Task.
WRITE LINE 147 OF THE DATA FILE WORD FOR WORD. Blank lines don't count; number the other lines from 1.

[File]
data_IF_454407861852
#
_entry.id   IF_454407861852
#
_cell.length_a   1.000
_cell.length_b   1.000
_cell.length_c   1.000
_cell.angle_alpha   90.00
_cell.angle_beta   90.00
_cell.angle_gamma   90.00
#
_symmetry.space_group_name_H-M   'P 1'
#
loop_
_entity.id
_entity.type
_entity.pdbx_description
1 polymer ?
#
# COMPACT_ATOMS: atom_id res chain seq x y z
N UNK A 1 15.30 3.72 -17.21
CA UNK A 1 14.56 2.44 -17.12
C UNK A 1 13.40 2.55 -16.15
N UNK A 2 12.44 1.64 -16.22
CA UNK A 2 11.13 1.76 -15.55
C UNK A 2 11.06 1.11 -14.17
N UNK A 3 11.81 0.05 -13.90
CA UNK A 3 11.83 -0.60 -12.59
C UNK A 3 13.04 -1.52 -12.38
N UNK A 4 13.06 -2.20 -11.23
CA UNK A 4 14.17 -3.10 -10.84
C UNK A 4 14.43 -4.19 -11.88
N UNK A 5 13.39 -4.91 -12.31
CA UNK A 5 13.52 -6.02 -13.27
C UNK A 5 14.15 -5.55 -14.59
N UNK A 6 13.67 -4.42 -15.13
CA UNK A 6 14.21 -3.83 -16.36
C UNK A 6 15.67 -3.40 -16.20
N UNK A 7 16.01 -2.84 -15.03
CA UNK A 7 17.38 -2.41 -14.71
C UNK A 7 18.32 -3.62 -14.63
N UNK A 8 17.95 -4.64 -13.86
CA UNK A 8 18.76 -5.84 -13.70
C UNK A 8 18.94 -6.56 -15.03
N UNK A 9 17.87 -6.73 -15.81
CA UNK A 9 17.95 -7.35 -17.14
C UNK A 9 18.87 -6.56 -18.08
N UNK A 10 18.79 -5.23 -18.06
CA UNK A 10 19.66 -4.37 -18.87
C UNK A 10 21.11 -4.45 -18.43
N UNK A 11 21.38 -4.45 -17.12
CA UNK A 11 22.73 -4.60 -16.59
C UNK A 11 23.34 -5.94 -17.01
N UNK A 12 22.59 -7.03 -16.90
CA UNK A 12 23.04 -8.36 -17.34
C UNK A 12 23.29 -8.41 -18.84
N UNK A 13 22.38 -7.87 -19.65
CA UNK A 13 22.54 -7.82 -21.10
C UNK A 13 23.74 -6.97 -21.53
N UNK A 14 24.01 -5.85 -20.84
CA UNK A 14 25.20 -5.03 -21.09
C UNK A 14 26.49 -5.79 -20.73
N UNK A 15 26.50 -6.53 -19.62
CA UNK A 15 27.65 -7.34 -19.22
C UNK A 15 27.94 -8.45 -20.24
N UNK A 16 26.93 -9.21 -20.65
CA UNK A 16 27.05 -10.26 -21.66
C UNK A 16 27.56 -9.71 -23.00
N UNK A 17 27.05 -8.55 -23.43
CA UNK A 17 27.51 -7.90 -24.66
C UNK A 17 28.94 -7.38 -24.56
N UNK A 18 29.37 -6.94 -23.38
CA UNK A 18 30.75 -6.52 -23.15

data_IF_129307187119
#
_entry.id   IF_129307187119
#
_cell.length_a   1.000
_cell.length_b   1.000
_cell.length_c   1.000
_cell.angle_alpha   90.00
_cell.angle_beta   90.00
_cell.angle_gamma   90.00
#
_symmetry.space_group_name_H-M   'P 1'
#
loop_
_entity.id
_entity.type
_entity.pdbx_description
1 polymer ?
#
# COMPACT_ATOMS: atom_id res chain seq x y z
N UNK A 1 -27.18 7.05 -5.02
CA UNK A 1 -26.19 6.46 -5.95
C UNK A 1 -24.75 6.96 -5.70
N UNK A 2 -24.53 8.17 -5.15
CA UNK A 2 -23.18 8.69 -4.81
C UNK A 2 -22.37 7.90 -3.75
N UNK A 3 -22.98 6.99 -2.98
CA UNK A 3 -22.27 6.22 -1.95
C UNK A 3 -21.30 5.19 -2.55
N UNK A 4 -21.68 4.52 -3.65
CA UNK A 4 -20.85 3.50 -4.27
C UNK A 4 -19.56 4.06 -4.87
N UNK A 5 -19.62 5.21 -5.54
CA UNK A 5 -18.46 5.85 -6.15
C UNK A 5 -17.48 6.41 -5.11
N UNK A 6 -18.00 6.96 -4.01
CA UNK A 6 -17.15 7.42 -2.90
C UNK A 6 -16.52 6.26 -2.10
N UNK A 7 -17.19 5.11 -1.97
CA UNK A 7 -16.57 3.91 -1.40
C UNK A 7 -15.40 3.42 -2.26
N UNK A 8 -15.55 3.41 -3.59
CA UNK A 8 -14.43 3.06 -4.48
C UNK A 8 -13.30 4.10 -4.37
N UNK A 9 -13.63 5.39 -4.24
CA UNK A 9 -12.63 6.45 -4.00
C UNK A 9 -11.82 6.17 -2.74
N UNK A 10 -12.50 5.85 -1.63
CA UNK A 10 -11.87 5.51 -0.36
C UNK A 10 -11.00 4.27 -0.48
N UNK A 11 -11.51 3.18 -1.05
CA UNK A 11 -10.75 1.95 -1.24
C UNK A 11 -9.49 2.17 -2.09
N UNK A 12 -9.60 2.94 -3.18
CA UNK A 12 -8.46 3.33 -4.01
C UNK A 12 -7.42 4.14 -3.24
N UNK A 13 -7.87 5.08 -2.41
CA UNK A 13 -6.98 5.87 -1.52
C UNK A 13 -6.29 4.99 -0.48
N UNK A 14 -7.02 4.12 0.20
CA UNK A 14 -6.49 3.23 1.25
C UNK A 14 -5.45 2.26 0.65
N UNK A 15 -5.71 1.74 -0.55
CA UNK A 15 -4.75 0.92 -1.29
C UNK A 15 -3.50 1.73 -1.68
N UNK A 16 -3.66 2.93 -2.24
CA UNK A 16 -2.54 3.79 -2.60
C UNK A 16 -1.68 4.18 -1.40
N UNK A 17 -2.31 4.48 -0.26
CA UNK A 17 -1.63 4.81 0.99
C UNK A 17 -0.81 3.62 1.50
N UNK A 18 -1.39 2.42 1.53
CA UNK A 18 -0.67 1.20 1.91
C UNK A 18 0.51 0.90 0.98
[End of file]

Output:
C UNK A 18 0.51 0.90 0.98